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ID 51526
file
creator
Katakura, Masanori
Hamazaki, Kei
Higuchi, Oki
Fujii, Kazuki
Fukabori, Ryoji
Iguchi, Yoshio
Setogawa, Susumu
Takao, Keizo
Miyazawa, Teruo
Arita, Makoto
Kobayashi, Kazuto
abstract
The increasing prevalence of obesity and its effects on our society warrant intensifying basic animal research for understanding why habitual intake of highly palatable foods has increased due to recent global environmental changes. Here, we report that pregnant mice that consume a diet high in omega-6 (n-6) polyunsaturated fatty acids (PUFAs) and low in omega-3 (n-3) PUFAs (an n-6high/n-3low diet), whose n-6/n-3 ratio is approximately 120, induces hedonic consumption in the offspring by upregulating the midbrain dopaminergic system. We found that exposure to the n-6high/n-3low diet specifically increases the consumption of palatable foods via increased mesolimbic dopamine release. In addition, neurodevelopmental analyses revealed that this induced hedonic consumption is programmed during embryogenesis, as dopaminergic neurogenesis is increased during in utero access to the n-6high/n-3low diet. Our findings reveal that maternal consumption of PUFAs can have long-lasting effects on the offspring’s pattern for consuming highly palatable foods.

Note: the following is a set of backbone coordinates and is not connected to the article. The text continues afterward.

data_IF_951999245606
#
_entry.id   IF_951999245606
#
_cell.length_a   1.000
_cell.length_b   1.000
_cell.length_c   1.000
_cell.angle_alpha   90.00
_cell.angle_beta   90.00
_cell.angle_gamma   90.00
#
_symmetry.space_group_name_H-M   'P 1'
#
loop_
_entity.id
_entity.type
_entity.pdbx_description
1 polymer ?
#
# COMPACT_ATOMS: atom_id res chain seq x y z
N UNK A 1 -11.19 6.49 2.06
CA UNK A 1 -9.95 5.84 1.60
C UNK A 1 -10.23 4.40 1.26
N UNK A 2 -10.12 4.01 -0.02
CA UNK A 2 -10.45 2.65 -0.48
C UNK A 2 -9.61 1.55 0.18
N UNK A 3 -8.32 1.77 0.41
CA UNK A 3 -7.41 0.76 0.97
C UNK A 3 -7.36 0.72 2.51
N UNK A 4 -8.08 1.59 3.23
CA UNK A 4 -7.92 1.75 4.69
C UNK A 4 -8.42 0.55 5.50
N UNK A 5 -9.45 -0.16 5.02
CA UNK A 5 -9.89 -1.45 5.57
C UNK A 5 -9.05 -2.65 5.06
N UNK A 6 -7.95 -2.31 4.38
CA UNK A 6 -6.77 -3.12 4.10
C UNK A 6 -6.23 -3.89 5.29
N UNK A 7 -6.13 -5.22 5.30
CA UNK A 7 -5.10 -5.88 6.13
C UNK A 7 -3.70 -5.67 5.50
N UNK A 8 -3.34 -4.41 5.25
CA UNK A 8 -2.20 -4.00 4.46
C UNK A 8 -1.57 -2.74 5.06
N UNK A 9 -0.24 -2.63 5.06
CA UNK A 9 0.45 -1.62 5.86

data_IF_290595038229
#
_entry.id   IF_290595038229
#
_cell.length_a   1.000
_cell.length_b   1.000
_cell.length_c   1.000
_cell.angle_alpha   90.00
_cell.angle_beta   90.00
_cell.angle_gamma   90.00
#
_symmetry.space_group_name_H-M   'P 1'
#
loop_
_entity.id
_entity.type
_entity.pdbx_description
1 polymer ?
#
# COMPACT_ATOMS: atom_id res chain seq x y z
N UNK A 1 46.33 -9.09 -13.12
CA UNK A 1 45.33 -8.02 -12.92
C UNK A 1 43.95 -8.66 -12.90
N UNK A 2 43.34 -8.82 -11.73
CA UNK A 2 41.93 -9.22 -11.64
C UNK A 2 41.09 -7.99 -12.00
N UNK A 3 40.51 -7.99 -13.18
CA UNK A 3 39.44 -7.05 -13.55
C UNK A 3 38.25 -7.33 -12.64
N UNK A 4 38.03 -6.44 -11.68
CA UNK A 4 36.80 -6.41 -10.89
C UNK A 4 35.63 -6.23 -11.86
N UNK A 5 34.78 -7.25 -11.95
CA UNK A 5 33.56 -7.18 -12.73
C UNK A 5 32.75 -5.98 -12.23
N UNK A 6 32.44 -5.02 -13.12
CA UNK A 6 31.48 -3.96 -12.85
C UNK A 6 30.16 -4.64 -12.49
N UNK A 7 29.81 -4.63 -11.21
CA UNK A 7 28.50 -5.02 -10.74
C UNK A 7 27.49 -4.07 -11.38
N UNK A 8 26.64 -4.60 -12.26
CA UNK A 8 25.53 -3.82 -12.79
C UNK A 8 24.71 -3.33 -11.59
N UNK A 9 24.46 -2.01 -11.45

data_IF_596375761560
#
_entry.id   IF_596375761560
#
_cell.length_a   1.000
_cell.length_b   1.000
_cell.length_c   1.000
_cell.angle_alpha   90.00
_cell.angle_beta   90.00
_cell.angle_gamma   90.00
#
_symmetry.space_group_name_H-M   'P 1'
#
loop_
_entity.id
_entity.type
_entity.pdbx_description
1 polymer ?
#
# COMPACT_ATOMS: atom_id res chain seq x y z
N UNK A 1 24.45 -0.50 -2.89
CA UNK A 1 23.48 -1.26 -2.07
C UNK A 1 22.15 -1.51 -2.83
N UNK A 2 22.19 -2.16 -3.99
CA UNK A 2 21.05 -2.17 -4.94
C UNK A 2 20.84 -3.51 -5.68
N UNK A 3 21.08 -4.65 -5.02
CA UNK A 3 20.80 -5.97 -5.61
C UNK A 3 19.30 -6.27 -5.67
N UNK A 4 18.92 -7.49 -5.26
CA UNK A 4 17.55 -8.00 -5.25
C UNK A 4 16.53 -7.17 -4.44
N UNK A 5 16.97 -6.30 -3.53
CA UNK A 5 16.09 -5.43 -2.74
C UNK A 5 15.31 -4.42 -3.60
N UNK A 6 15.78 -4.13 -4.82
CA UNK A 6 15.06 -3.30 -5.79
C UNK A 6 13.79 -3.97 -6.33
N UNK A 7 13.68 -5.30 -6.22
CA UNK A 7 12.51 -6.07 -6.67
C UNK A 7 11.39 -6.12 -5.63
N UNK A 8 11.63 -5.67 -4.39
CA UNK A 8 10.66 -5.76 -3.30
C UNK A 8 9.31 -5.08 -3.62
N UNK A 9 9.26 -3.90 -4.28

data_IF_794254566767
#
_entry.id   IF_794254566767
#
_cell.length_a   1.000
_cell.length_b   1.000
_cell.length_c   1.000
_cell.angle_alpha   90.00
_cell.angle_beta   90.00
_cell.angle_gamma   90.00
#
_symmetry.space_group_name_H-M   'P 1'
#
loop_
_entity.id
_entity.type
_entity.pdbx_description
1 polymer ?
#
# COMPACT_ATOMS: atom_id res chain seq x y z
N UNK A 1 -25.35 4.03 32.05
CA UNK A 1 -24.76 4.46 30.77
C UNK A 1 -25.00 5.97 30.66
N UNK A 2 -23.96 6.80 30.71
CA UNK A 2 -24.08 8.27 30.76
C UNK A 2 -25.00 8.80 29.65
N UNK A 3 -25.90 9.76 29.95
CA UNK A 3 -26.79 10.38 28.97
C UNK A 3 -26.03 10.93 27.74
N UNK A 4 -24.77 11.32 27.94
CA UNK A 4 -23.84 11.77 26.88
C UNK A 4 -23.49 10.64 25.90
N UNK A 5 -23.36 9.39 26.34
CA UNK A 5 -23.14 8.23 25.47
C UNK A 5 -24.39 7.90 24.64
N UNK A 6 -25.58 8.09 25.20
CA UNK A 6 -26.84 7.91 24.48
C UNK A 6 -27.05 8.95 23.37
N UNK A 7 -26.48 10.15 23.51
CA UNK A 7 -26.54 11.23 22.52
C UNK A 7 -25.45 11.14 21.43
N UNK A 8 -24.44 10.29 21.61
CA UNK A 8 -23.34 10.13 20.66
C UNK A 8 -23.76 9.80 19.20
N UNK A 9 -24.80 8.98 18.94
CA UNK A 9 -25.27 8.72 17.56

description
This work was supported by JSPS KAKENHI Grant Numbers JP16H06276, JP17H06059, JP17J10395, JP19H05023, and JP19K20184 (to N.S.), the Grant for Young Scientists from the Japan Society of Nutrition and Food Science (to N.S.), and the Otsuka Award from the Japan Society for Lipid Nutrition (to N.S.).
journal title
Communications Biology
volume
Volume 3
start page
473
date of issued
2020-08-28
publisher
Nature Research
issn
2399-3642
publisher doi
language
eng
nii type
Journal Article
HU type
Journal Articles
DCMI type
text
format
application/pdf
text version
publisher
rights
© The Author(s) 2020. This article is licensed under a Creative Commons Attribution 4.0 International License, which permits use, sharing, adaptation, distribution and reproduction in any medium or format, as long as you give appropriate credit to the original author(s) and the source, provide a link to the Creative Commons license, and indicate if changes were made. The images or other third party material in this article are included in the article’s Creative Commons license, unless indicated otherwise in a credit line to the material. If material is not included in the article’s Creative Commons license and your intended use is not permitted by statutory regulation or exceeds the permitted use, you will need to obtain permission directly from the copyright holder. To view a copy of this license, visit http://creativecommons.org/ licenses/by/4.0/.
relation url
department
Graduate School of Biomedical & Health Sciences